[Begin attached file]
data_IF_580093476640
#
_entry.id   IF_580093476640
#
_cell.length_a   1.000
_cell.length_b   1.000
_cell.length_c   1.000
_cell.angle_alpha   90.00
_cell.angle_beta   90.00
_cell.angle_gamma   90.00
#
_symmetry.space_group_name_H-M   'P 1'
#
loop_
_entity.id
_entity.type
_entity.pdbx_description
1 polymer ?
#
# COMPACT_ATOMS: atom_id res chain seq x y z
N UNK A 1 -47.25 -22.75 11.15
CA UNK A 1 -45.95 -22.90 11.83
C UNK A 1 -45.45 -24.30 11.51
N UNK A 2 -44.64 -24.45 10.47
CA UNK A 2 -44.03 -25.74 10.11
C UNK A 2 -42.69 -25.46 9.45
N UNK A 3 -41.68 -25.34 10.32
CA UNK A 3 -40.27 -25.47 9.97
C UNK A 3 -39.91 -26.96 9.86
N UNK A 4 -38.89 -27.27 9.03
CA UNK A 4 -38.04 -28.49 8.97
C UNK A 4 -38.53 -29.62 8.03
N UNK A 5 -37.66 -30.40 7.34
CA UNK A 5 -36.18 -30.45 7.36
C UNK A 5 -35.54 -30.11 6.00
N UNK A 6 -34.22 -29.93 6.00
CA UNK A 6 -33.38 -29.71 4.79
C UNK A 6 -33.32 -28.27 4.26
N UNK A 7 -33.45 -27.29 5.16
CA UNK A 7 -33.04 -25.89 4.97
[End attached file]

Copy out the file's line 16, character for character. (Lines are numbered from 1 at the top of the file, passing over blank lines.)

_entity.type